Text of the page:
PLM manages the entire lifecycle of a product from conception, design and manufacture, to service and disposal and Edge Australia in Melbourne has now upgraded to Solid Edge software with Synchronous Technology2.
Barry Bevis managing director of Edge Australia said now that the company has upgraded its technology, its customer reach in terms of delivering solutions has increased dramatically.
"We are a leader in this technology area in computer aid design," said Bevis.
"This means delivering huge benefits to our customers in terms of speed and their ability to do different designs. When you design something you can do it 10 different ways and our customers can make these choices and change them."
The firm's customers include Robert Bosch, BHP, Coromal Caravans, JCB, and ETT (emergency transport technology) which makes police cars, ambulances and fire engines.
In conjunction with the technology, the company wants to expand its customer base with an aggressive campaign to sign up new clients.
It plans to target AutoCAD and Inventor users because of the huge benefits they can get from using Solid Edge.
"The design market in Australia has been a well kept secret," said Bevis.
"People are designing and manufacturing things on a global scale but one of the problems companies have had is in competing with global corporates with this sort of technology because it was expensive.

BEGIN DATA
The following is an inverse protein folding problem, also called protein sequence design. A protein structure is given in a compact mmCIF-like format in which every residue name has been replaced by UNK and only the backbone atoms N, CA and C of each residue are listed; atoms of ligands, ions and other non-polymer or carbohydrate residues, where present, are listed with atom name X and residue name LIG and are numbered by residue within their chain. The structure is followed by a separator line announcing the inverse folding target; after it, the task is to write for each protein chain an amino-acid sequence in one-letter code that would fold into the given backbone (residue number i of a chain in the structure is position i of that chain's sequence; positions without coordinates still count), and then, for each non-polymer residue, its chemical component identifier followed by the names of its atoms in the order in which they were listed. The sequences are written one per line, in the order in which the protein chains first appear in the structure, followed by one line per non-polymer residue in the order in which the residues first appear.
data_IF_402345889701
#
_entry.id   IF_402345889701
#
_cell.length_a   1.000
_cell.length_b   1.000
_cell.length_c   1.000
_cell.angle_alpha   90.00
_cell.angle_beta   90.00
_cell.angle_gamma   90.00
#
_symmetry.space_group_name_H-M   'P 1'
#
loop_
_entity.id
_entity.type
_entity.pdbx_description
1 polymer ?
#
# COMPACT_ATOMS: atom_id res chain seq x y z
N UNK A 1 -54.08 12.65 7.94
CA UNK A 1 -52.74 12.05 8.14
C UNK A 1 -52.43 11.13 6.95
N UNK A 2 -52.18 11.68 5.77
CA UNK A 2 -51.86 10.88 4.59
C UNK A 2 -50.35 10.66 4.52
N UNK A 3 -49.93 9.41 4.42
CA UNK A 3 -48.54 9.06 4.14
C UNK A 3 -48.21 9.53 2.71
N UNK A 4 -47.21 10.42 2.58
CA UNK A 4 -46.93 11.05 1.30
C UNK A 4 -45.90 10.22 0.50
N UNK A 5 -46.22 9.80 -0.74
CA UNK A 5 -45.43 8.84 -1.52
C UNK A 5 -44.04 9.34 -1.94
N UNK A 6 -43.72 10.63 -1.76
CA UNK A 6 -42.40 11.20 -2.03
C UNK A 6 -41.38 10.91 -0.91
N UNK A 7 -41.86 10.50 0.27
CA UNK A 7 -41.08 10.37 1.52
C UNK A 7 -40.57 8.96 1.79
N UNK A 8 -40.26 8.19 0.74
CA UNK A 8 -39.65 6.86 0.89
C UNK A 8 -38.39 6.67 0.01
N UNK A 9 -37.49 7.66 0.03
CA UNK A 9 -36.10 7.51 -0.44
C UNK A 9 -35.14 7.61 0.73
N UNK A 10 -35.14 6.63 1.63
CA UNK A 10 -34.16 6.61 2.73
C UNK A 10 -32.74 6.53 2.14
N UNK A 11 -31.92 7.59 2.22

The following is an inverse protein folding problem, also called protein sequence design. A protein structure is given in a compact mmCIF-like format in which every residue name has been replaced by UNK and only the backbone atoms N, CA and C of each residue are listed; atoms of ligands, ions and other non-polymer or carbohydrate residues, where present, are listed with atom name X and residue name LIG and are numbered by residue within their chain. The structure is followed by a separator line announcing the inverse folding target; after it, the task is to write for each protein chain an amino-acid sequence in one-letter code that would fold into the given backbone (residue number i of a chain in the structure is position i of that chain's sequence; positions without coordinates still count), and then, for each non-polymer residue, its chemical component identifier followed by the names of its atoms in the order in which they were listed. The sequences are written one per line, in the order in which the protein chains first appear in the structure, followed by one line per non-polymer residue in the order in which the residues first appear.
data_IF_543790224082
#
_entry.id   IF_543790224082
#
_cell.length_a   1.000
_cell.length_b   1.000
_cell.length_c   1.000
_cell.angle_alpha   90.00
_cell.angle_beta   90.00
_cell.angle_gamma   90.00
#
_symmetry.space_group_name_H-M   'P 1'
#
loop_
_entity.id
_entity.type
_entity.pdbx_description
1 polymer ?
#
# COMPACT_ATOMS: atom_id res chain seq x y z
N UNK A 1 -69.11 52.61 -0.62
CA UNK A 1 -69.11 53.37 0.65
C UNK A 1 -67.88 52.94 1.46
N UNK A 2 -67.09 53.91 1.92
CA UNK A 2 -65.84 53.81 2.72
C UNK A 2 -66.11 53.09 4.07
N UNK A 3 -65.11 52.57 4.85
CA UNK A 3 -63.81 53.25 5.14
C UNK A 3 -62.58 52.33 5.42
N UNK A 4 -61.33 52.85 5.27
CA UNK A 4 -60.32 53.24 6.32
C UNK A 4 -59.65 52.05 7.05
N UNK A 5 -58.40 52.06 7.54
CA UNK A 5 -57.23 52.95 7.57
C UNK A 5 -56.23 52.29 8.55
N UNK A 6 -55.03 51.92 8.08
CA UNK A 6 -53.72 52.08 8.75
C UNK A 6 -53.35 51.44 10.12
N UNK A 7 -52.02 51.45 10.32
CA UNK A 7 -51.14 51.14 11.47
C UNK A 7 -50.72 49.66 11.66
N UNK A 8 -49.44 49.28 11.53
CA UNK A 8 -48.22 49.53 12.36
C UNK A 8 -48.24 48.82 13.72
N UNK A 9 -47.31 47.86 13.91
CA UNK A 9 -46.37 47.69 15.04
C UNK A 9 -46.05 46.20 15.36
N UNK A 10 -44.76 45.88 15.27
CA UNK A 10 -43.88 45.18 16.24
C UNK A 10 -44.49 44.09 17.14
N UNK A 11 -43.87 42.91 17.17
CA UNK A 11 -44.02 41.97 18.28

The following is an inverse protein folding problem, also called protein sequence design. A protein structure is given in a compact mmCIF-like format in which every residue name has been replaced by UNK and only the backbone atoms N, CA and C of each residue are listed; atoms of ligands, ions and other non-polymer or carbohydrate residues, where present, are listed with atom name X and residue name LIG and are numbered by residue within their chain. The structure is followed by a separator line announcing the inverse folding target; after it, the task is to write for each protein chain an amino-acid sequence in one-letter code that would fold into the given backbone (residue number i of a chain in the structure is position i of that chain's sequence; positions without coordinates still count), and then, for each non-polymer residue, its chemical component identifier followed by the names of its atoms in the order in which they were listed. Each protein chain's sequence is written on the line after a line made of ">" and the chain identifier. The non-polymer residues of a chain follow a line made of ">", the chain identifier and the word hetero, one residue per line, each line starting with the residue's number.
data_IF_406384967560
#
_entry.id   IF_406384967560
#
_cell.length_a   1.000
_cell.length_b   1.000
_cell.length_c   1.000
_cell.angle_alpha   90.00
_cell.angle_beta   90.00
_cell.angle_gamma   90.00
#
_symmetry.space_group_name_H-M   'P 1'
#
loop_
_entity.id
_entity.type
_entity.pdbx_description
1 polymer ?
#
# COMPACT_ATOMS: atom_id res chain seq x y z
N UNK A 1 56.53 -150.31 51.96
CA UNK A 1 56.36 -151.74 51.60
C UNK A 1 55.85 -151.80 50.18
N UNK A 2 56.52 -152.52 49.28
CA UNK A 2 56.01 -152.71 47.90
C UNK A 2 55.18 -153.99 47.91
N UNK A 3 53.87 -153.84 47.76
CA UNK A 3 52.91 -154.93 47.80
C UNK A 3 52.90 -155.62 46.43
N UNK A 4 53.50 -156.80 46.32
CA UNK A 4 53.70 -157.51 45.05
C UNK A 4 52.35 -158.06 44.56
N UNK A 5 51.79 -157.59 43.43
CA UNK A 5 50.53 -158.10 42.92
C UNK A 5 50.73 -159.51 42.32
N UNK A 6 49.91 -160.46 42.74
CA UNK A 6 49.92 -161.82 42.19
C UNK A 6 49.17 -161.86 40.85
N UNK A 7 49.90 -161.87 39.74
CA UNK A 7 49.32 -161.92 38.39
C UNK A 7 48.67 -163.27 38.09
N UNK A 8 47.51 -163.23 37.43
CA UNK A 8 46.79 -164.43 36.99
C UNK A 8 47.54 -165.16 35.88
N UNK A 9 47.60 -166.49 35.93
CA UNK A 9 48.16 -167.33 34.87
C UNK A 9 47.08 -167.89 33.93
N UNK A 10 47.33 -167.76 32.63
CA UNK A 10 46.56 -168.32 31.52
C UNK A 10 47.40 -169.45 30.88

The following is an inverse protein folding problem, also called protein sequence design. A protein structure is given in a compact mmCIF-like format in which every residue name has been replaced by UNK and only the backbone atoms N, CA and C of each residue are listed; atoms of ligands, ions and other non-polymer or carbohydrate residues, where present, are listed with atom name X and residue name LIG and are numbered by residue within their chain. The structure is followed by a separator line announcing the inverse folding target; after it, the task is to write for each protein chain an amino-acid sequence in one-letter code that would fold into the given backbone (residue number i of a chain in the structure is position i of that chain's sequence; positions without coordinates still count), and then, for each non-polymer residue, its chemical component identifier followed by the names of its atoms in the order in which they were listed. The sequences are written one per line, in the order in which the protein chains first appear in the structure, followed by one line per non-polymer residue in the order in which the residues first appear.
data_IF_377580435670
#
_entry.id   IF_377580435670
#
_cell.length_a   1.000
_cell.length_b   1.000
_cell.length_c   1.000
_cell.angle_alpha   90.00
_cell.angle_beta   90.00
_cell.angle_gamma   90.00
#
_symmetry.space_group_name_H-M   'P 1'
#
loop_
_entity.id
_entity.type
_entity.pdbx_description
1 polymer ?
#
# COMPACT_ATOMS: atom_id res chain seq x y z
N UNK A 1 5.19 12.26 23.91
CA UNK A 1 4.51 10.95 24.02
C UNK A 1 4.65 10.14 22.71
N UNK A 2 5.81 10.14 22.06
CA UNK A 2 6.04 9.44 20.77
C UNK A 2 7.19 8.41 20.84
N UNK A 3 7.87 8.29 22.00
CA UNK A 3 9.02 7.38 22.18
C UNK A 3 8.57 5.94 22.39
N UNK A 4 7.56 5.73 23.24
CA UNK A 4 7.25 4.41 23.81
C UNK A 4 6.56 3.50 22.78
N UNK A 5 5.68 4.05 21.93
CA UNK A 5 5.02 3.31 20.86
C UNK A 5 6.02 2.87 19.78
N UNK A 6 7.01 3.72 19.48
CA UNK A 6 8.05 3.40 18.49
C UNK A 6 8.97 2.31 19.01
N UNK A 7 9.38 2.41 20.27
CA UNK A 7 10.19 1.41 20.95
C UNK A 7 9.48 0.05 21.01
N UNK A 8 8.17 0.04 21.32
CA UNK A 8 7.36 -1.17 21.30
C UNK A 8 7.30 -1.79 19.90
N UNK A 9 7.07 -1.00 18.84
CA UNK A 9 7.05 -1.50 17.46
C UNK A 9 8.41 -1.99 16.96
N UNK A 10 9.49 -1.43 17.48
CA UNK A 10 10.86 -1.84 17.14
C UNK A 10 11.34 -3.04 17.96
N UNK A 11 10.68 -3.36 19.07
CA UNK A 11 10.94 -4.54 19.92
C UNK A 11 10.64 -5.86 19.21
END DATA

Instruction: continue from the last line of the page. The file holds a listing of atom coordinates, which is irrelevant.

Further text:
"Now it is affordable for them and allows them to compete on a global scale."
Edge Australia's campaign includes a trade-in program that will trade in other people's CAD systems for Solid Edge and Femap.
It will also launch a number of national seminars in August and September, online weekly seminars and training sessions. For information and registration call 1300 883 653.
Solid Edge is a core component of the Velocity Series portfolio which combines direct modeling with design.
The latest release extends synchronous technology deeper in the product with improved part and assembly modeling as well as a new sheet metal application.
Inspiration for PLM came in 1985 when American Motors Corporation (AMC) was looking for a way to speed up its product development process to compete against its competitors.
Faster product development came from computer-aided design (CAD) software that made engineers more productive.
It was supported by a new communication system that allowed conflicts to be resolved faster, as well as reducing costly engineering changes because all drawings and documents were in a central database.